A boy was diagnosed with a rare condition by ChatGPT after spending three years visiting more than a dozen doctors.
Alex was four years old when he began experiencing chronic pain. His mother, Courtney, said if he didn’t take pain medications every day, he would have ‘gigantic’ meltdowns.
Soon after the onset of his pain, Alex’s personality began to change. He became moody and fatigued and began chewing on things and having outbursts. Alex also dragged his left foot when he walked and developed severe headaches.
Courtney, who asked not to use her last name to protect her family’s privacy, said his normally sweet demeanor turned into ‘this tantrum-ing crazy person that didn’t exist the rest of the time.’
When Alex began chewing on things, Courtney thought it could be a dental problem and took Alex to the dentist. The doctor suspected Alex may have been grinding his teeth and referred the family to a specialist, who placed an expander in Alex’s mouth to help him breathe better at night.
While it seemed like a fix at first, more symptoms appeared.
When Courtney noticed Alex wasn’t growing, she took him to a pediatrician, who said the pandemic was negatively affecting his development.
Alex began experiencing pain, mood swings, and sleep issues starting at age four. It took three years and using ChatGPT to find his diagnosis of spina bifida and tethered cord syndrome
Though ChatGPT doesn’t have a medical degree, recent research suggests it could come up with a diagnosis just as often as junior doctors
Taking Alex to numerous doctor appointments, Courtney spent three years searching for answers and consulted 17 doctors. Finally, she asked ChatGPT, which research has shown can be right up to 72 percent of the time at medical diagnoses.
‘We saw so many doctors. We ended up in the ER at one point. I kept pushing,’ she told Today.com. ‘I really spent the night on the (computer) … going through all these things.’
Courtney went line by line through Alex’s test results and entered them into ChatGPT. The chatbot came back with tethered cord syndrome.
When she saw the chatbot’s diagnosis, Courtney realized ‘it made a lot of sense.’
Tethered cord syndrome causes the spinal cord to abnormally attach to the spinal canal, restricting blood flow as children grow. It leads to numbness, pain, muscle weakness, and issues with motor control.
According to the Cleveland Clinic, symptoms include difficulty walking, discolored skin patches, numbness in the legs and back, severe leg or back pain, scoliosis, bladder and bowel control issues, and loss of muscle mass.
It occurs in less than one percent of US births per year, estimates suggest.
Alex’s case was caused by spina bifida, which occurs when the backbone that protects the spinal cord doesn’t form and close normally. Alex has the most minor form of the condition, spina bifida occulta, which causes a small gap in the spine but no nerve damage.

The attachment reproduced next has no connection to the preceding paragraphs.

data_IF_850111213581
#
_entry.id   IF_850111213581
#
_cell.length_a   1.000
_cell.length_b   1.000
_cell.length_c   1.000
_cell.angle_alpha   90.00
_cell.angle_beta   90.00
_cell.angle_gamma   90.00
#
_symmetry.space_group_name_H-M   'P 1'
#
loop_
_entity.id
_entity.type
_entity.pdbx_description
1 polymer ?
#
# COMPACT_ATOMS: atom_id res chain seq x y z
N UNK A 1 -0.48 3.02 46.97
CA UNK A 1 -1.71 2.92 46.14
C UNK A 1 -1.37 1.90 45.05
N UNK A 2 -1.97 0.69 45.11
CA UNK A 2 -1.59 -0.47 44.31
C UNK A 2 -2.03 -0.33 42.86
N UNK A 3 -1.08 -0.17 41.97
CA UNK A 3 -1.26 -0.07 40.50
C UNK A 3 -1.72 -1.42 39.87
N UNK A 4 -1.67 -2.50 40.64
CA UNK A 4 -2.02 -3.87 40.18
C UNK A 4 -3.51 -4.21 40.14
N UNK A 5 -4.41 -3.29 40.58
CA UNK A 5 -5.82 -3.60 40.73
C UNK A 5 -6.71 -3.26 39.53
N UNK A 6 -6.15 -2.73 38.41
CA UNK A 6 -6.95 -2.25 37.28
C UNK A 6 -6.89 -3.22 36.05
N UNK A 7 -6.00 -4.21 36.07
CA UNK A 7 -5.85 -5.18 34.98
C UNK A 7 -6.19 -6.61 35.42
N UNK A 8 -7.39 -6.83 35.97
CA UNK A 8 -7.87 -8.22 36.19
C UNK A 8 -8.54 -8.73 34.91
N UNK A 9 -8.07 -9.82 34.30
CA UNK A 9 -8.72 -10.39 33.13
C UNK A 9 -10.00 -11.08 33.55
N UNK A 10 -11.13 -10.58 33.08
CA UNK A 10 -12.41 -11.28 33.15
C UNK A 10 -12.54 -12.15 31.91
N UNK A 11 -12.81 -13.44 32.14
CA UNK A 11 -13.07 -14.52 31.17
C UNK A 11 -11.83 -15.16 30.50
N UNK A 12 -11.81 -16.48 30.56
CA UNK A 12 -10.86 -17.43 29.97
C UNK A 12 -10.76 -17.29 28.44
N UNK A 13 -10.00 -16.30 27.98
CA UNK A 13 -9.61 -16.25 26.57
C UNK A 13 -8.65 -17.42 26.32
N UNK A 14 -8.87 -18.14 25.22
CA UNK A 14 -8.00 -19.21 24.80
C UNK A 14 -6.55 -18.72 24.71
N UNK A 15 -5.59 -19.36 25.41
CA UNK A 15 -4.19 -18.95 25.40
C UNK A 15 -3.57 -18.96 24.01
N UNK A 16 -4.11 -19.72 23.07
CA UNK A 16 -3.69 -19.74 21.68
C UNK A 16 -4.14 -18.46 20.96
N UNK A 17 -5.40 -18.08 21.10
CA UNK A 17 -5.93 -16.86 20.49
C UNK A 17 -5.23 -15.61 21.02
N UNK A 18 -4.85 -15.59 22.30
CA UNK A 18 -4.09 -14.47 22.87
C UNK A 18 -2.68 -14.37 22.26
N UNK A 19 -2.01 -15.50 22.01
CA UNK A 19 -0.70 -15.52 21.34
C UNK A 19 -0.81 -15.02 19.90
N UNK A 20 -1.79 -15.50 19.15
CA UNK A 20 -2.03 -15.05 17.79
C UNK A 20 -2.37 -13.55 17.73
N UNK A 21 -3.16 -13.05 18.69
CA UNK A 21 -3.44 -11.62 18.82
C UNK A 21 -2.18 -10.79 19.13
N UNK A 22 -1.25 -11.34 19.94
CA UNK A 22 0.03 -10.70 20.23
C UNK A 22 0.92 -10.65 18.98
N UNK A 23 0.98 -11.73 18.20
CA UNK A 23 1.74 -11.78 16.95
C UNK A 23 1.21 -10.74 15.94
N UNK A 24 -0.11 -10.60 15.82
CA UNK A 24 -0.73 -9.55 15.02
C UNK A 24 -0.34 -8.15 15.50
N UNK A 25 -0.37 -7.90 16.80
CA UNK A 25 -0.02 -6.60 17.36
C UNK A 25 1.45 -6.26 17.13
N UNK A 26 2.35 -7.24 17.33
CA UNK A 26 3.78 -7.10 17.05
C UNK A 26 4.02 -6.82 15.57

This form is more difficult to diagnose because the defect is smaller and harder to see. Courtney said Alex’s defect looks more like a birthmark on top of his buttocks that no one saw.
About 1,400 babies in the US are born with spina bifida per year, according to the Centers for Disease Control and Prevention (CDC). Approximately 1,000 babies in the UK are born with it annually, the British Pregnancy Advisory Service estimates.
Though ChatGPT doesn’t have a medical degree, recent research suggests it could come up with a diagnosis just as often as junior doctors.
A study published last month by researchers at Mass General Brigham in Boston found ChatGPT found the correct diagnosis 72 percent of the time, about the same rate as a resident doctor. More senior doctors are usually right about 95 percent of the time, experts suggest.
Additionally, a study published earlier this year found that ChatGPT could pass the country’s gold-standard medical exam, the three-part Medical Licensing Exam (USMLE), scoring between 52.4 and 75 percent.
The passing threshold is about 60 percent.
Research from the University of California San Diego found ChatGPT provided higher-quality answers and was more empathetic than actual doctors.
The AI showed empathy 45 percent of the time, compared to five percent among doctors. It also provided more detailed answers 79 percent of the time, compared to 21 percent for doctors.
Additionally, ChatGPT was preferred 79 percent of the time, compared to 21 percent for doctors.
Following ChatGPT’s diagnosis of Alex, he had surgery on his tethered spinal cord earlier this summer, and while he’s still recovering. He’s expected to bounce back quickly.
The little boy is now ‘happy go lucky,’ his mother said, and enjoys playing sports and spending time with other children.
‘There’s nobody that connects the dots for you,’ Courtney said. ‘You have to be your kid’s advocate.’